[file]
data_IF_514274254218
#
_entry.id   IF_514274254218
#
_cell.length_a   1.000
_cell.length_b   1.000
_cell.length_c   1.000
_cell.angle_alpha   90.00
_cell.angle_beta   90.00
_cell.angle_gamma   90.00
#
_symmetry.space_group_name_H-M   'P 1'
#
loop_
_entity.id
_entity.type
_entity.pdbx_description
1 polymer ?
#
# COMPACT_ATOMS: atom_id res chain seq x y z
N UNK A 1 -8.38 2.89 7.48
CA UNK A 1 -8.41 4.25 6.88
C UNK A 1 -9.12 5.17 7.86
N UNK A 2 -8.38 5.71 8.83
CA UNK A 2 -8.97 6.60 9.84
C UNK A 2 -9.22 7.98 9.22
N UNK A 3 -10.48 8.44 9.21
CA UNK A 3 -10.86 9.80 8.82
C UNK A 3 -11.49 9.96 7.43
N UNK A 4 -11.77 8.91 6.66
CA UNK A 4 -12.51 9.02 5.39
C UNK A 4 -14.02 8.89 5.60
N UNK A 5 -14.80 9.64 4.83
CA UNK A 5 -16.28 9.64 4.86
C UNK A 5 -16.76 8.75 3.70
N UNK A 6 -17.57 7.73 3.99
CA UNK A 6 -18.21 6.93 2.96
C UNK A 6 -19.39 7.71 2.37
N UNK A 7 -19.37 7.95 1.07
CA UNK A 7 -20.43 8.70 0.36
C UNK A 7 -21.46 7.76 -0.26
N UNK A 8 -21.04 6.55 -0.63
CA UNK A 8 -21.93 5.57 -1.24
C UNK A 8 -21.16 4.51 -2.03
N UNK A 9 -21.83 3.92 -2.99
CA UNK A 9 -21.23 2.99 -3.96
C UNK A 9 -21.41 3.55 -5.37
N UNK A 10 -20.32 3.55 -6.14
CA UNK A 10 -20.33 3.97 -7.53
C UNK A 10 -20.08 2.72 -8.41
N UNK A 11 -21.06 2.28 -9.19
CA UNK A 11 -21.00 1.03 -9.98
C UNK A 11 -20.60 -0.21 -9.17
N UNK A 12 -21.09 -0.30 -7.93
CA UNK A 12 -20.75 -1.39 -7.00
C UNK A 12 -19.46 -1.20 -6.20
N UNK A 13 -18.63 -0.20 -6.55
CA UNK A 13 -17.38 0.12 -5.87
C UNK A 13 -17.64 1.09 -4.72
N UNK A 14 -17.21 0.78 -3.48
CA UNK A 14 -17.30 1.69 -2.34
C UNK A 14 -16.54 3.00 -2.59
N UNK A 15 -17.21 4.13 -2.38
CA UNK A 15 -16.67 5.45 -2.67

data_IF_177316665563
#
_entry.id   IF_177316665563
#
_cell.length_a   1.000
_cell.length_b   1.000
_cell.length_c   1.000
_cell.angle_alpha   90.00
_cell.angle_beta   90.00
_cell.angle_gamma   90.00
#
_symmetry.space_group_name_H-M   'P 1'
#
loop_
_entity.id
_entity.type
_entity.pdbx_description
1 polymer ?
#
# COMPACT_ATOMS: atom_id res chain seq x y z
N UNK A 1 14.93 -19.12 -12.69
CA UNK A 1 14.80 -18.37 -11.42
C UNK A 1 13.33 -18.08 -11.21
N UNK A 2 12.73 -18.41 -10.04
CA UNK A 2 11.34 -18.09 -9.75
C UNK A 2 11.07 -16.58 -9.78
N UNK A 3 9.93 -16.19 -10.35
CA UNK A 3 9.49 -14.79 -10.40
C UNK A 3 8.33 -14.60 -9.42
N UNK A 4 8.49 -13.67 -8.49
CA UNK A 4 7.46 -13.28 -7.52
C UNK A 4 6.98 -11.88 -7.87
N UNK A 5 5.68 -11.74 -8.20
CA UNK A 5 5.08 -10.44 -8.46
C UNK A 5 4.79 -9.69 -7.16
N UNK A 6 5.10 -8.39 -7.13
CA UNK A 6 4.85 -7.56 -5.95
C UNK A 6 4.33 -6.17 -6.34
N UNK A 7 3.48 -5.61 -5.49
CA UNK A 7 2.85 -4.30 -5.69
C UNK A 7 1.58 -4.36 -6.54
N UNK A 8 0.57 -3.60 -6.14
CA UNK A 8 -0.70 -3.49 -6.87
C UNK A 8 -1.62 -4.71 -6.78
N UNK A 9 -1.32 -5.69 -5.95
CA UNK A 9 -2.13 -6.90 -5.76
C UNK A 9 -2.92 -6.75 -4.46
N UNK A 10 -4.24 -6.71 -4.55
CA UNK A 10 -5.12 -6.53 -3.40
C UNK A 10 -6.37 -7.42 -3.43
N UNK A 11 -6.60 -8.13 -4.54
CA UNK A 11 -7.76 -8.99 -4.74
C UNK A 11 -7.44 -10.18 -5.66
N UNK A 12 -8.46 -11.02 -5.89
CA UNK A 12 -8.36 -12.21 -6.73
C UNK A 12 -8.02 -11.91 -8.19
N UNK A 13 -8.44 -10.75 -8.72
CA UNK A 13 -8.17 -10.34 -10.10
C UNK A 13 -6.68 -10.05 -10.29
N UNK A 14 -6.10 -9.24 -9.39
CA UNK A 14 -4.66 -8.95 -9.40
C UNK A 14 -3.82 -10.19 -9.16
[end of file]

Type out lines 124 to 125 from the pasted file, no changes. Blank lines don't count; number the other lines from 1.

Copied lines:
N UNK A 14 -6.10 -9.24 -9.39
CA UNK A 14 -4.66 -8.95 -9.40